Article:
By Gregg Fishman.

In the southwestern corner of sprawling San Bernardino County, hard against the San Bernardino mountains, there’s a rustic old fire camp. It’s almost quaint when you first see it, but it doesn’t take long to realize that the crews training there are engaged in serious business. They are training to fight wild land fires in the rugged mountains just to the north—and with the drought in its fourth year, they are already busy.

When they are not actually fighting fires, the young men at the camp keep busy doing calisthenics, hiking the mountains and learning the proper use of chainsaws and a hand tool known as a “Pulaski”—part axe and part hoe. They have the easy camaraderie and slightly macho attitude common to young men doing difficult, dangerous work. What is not apparent from the camp or its occupants is that the camp is run by the San Bernardino County Sheriff’s Department, and the young men learning to fight fire are all inmates.

They’ve been convicted of minor offenses typically, nothing violent, and they have to earn the privilege of being at this camp, and doing this work. Compared to staying in the main jail, where the conditions and rules are stricter and the inmate population includes a more serious brand of criminal, living at the fire camp and fighting fires in the mountains is a privilege. What’s more, for many of these young men, it’s a way up and a way out.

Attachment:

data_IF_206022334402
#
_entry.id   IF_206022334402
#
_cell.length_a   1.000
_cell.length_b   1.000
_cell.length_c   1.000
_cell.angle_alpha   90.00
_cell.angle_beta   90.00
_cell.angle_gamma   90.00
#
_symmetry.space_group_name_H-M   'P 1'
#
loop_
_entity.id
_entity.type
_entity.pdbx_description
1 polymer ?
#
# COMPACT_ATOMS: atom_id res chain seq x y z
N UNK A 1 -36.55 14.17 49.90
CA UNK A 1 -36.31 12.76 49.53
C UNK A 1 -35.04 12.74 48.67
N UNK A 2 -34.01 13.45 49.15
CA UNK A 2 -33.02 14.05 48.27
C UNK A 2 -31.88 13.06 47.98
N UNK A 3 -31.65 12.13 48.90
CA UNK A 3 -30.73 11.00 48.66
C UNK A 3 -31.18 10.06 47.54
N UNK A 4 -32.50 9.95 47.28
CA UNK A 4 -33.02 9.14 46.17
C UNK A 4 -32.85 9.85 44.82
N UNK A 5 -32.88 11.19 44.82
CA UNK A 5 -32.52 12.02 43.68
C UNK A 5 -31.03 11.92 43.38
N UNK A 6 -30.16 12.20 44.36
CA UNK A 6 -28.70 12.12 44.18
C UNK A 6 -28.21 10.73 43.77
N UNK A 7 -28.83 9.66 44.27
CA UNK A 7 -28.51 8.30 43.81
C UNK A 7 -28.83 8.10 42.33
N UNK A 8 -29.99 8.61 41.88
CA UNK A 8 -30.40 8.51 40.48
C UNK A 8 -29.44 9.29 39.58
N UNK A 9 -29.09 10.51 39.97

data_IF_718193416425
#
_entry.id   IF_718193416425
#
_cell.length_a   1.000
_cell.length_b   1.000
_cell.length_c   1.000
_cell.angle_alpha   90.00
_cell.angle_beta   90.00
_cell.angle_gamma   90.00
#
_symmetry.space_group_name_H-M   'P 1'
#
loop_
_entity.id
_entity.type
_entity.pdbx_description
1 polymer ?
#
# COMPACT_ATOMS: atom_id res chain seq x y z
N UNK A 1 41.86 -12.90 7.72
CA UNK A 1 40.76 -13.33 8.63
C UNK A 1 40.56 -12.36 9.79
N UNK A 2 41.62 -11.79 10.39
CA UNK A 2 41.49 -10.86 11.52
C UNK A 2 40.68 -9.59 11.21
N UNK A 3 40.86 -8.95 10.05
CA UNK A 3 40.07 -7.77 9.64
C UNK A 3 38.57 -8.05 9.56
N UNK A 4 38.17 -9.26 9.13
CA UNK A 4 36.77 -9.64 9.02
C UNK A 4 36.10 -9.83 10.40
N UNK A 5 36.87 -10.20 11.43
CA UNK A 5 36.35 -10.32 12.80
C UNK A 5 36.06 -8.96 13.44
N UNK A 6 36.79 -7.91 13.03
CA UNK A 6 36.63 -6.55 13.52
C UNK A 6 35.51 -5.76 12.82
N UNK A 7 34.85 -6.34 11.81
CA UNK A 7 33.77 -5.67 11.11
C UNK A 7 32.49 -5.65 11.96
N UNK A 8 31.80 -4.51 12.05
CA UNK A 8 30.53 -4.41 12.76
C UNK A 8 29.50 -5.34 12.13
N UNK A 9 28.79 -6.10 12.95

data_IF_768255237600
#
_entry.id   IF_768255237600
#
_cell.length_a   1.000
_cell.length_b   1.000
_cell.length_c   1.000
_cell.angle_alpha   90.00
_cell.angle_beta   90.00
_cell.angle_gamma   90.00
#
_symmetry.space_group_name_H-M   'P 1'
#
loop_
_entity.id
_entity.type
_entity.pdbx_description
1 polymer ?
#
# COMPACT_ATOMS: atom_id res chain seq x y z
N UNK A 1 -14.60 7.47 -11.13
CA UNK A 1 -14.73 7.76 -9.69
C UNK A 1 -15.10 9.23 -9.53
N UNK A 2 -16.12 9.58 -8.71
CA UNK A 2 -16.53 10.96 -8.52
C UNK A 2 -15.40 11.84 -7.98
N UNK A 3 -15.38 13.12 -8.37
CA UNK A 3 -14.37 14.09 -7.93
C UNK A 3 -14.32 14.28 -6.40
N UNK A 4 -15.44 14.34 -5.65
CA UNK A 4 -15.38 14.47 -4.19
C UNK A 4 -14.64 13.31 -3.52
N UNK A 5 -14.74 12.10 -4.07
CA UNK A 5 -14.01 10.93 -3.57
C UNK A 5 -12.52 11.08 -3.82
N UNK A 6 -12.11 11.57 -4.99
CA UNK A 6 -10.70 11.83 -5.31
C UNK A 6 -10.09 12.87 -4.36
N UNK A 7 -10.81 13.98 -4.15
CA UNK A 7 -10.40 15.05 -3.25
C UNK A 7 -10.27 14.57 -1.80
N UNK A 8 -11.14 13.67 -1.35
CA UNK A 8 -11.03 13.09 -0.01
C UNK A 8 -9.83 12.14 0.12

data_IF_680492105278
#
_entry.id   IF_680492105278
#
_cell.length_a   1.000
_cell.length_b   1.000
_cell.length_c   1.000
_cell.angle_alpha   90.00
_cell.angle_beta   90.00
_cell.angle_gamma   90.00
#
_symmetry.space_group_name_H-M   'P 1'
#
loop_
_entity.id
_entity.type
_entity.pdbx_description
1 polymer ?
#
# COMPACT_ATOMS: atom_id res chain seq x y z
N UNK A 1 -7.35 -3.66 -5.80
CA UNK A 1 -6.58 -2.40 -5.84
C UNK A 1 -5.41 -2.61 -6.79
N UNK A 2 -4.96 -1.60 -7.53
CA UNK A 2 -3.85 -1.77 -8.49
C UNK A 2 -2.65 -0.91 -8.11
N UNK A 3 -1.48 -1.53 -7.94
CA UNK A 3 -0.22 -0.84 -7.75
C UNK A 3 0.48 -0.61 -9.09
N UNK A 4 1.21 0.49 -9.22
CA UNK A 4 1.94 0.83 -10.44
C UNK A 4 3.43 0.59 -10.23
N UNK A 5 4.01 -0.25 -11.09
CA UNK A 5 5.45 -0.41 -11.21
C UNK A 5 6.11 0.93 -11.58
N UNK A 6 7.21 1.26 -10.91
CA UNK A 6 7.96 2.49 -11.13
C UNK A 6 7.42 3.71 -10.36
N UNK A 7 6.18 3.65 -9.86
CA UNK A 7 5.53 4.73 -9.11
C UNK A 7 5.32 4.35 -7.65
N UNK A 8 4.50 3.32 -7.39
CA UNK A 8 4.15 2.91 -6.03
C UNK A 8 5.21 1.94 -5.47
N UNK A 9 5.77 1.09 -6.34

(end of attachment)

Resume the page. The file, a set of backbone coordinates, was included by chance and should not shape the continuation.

Most of them will earn a certificate in wild land firefighting. The skills and training they are getting could lead to a job with CalFire or the US Forest Service or maybe with a local fire department.  But in addition to job skills and learning how to work as a team member, they are gaining pride, a sense of accomplishment and hope for the future.

So, we could talk about the preventative work they do, clearing brush and making firebreaks. We could talk about the homes and business they protect. We could talk about how this is still very early in the season and they have already been on the fire lines dozens of times. We could talk about the money this program saves for San Bernardino County. But really, the program is about offering these inmates a second chance. Fighting wild fires is great. Giving these young men a positive purpose is even better.

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Originally posted at CSAC.